March 31, 2020
Good morning! This Tuesday, what gig worker strikes will actually get done, what Microsoft will give you for $7 a month, and how car companies are becoming ventilator companies.
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people are talking
From Protocol: Tesla fought back against orders to stop production, but Fremont Police Chief Kimberly Petersen said that she wasn't having it:
- "You clarified that Tesla was winding down operations in the city of Fremont to the minimum basic operations because it is the 'right thing to do.' You further stated that Tesla is still committed to winding down operations by Monday morning March 23, 2020 … You agreed that social distancing requirements would be followed."
This is the new normal, warns Haystack founder Semil Shah. And all anyone can do is triage:
- "CEOs, investors, and LPs will have to make some brutal decisions, where to focus efforts, where to cut ties. There are no great answers. It won't be fair. But it's going to happen throughout April and May, and the only thing everyone can control is to conduct those conversations with grace and thoughtfulness given the unprecedented circumstances."
California Governor Gavin Newsom praised Mark Zuckerberg and Priscilla Chan for doing what the government couldn't:
- "You two stepped up and you're providing $25 million on top of that effort to help with things that the state's not prepared to help and that's stipends for childcare, transportation for … hotels where you may want to stay near the hospital and be in a hotel nearby."
Advertisers and marketers will overhaul their strategies in the coming months, said Hippo's VP of marketing Andrea Collins:
- "There's going to be a lot more play in SEO. There's going to be more touchpoints like customer service, email, because people will be more price sensitive and do more research. When we do come out of it, we're going to be totally different."
What gig worker strikes can — and can't — accomplish
As Instacart shoppers started striking yesterday, others followed suit. Workers at GE held a silent protest, calling on the company to stop making jet engines and start making ventilators. Amazon employees protested outside a Staten Island warehouse. Whole Foods employees are planning a "sick-out" starting today.
- What did yesterday's strikes feel like on the ground? Instacart said they had "absolutely no impact" on the company's operations, and that numbers of buyers and shoppers continue to climb. (Organizers said otherwise.)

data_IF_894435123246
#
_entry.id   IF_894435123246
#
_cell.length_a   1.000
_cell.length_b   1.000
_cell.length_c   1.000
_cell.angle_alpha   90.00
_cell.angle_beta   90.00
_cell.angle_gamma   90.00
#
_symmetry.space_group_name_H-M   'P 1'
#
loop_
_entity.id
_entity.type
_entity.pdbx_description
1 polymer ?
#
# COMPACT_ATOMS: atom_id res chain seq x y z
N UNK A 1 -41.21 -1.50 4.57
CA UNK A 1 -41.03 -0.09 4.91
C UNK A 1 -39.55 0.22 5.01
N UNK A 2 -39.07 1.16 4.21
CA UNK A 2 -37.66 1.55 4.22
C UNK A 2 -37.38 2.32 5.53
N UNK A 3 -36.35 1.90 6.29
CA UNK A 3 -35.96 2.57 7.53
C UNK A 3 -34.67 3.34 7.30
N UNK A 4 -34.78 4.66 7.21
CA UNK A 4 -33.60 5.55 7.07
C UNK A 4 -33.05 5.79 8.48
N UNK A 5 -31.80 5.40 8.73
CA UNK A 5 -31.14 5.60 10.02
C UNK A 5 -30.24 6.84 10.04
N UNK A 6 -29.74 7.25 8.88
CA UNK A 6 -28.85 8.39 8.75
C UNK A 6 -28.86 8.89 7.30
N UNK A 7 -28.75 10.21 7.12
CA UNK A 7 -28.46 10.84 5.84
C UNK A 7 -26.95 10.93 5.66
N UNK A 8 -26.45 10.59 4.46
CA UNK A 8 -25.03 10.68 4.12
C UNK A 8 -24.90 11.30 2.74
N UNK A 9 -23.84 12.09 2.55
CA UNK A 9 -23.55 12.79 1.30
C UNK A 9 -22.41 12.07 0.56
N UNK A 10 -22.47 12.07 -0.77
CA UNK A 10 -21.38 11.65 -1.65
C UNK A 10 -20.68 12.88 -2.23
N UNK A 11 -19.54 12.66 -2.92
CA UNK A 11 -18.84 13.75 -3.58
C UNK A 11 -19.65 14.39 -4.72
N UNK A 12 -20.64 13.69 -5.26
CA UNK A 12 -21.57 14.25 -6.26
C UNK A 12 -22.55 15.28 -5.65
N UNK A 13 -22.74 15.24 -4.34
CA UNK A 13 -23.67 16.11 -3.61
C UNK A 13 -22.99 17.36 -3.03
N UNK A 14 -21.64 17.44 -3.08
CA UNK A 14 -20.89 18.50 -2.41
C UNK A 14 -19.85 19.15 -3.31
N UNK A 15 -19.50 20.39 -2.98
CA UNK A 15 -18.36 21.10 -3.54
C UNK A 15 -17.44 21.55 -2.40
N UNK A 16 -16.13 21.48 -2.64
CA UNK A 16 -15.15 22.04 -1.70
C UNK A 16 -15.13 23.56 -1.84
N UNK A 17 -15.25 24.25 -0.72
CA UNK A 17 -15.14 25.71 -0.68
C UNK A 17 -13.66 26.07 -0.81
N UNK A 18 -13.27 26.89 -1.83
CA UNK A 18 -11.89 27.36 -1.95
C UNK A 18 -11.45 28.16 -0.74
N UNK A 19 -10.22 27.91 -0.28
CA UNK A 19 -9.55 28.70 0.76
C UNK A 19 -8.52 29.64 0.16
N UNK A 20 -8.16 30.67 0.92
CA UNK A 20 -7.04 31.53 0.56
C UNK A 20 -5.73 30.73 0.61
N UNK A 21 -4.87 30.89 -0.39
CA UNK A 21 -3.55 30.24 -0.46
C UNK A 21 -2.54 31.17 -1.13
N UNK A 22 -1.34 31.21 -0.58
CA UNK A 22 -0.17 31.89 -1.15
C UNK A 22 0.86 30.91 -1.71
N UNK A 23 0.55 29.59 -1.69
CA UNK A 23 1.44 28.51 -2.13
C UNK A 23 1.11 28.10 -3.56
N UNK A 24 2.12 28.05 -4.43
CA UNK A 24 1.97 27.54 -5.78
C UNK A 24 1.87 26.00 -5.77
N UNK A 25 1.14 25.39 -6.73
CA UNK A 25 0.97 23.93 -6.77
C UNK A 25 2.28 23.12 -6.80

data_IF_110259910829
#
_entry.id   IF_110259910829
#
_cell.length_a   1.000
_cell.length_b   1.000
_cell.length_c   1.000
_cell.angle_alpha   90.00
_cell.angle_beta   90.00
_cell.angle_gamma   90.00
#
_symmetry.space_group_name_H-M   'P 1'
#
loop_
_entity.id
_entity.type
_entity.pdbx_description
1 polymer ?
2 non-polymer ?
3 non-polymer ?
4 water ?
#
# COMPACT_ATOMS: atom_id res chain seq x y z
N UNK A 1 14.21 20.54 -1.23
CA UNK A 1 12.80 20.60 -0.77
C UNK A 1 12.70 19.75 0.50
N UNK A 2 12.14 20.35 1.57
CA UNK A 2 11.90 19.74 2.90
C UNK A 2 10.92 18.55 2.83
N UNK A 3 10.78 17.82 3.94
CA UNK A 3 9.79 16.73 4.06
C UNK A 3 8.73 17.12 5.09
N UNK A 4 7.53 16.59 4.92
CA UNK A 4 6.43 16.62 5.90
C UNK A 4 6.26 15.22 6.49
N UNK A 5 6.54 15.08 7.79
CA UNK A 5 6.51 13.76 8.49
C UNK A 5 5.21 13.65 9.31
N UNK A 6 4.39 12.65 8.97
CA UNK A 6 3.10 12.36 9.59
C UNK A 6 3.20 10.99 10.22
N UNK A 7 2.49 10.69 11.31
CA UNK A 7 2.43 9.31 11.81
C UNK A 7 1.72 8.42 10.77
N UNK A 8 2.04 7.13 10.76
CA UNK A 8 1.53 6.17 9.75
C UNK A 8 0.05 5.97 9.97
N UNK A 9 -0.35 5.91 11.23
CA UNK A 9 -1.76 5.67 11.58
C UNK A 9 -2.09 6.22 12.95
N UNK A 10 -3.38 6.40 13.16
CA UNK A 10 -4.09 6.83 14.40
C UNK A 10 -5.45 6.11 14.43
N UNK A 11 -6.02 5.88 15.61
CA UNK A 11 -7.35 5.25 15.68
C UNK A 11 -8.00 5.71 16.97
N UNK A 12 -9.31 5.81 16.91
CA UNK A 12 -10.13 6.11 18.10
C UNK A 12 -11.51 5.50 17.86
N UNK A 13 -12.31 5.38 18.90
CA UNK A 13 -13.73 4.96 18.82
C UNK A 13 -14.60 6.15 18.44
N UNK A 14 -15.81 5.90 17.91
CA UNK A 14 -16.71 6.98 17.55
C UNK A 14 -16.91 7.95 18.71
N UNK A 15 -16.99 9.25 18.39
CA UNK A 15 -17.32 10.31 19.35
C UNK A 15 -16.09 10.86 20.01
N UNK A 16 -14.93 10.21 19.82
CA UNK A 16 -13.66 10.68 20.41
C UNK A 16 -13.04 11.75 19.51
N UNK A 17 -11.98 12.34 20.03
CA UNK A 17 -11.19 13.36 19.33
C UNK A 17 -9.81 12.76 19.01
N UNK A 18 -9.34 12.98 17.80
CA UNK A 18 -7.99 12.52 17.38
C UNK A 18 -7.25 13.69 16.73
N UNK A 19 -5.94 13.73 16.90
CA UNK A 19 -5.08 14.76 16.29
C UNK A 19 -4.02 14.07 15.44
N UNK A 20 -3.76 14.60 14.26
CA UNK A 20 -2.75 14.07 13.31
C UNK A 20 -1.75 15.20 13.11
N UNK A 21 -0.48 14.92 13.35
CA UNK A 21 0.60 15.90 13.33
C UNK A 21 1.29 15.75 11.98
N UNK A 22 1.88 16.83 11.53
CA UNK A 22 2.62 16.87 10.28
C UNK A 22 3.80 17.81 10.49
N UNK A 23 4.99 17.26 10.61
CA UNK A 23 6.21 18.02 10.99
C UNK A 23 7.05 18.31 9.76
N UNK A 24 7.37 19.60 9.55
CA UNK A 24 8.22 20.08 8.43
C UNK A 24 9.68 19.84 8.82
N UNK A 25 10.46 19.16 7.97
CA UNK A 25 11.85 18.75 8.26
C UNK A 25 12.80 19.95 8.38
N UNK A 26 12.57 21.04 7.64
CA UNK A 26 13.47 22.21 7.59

- Amazon said only a handful of employees participated — then fired one of those who did, saying he was supposed to be in quarantine.
- Meanwhile, more politicians — Cory Booker, Elizabeth Warren and others — continued to express their support for workers.
Why is all this happening now? And what's likely to come of it? That's what Protocol's Sofie Kodner asked UC Hastings law professor and labor specialist Veena Dubal:
- Why are gig workers striking? "The sharing economy is built on a risk shift from the companies onto the workers. As a result, the workers don't have access to basic protections, and they don't have the kind of power that we imagine even a Walmart worker has. I can't imagine a starker power dynamic than the CEO of Uber, who has direct connections to everyone in Congress, and then a gig worker who can't even get a low-level bureaucrat at Uber to answer his or her basic questions."
- Do gig workers have more power to leverage right now? "All of a sudden, people who don't think about how they get things in their hands are being forced to think about the workers who are in the supply chain, and how those people are putting their lives at risk … For lawmakers who are thinking about: Is this gig work somehow innovative and different from other forms of service work and should we treat this gig work differently? I think it's been made very clear that we have basic employment law protection for a reason. I think it's going to change the political conversation in the long run."
- What's the catch? "The more things that employers provide, and the more direction they give to their workers, the more likely that they are to be considered employers under traditional employment law. I think if they were less afraid of having their business model undermined, they would be more ready to provide these minimal health and safety protections … You can still have flexible app dispatch work where workers are treated like employees and given basic protections."
Microsoft's everything bundle (meditation included)
I'm sort of obsessed with bundles, where you pay one price, receive one bill, but get access to lots of stuff. Which is good, because so is the tech industry! Apple's working on one; Google has … whatever Google One is; Disney already lets you buy three streaming services for one price.
And now Microsoft has its own everything-bundle, called Microsoft 365:
- Users pay $7 a month to get Office apps (duh), plus a bunch of additional features like Skype-to-phone minutes, a dedicated app for managing your family's online lives, and a Teams setup that Microsoft would love to be your go-to messaging app. (You almost wonder if Microsoft now regrets calling it Teams and not ... I don't know, Chat?)
The bundle also comes with limited-time access to a bunch of non-Microsoft apps, like Adobe's creative suite, Blinkist and Headspace. You sign into them with your Microsoft account, and you're off and running.
- Microsoft told me the idea is to partner with brands that help people make the most of their time.
- Adobe said the integration could help it reach a broader audience, especially Microsoft users who don't know Adobe's apps yet.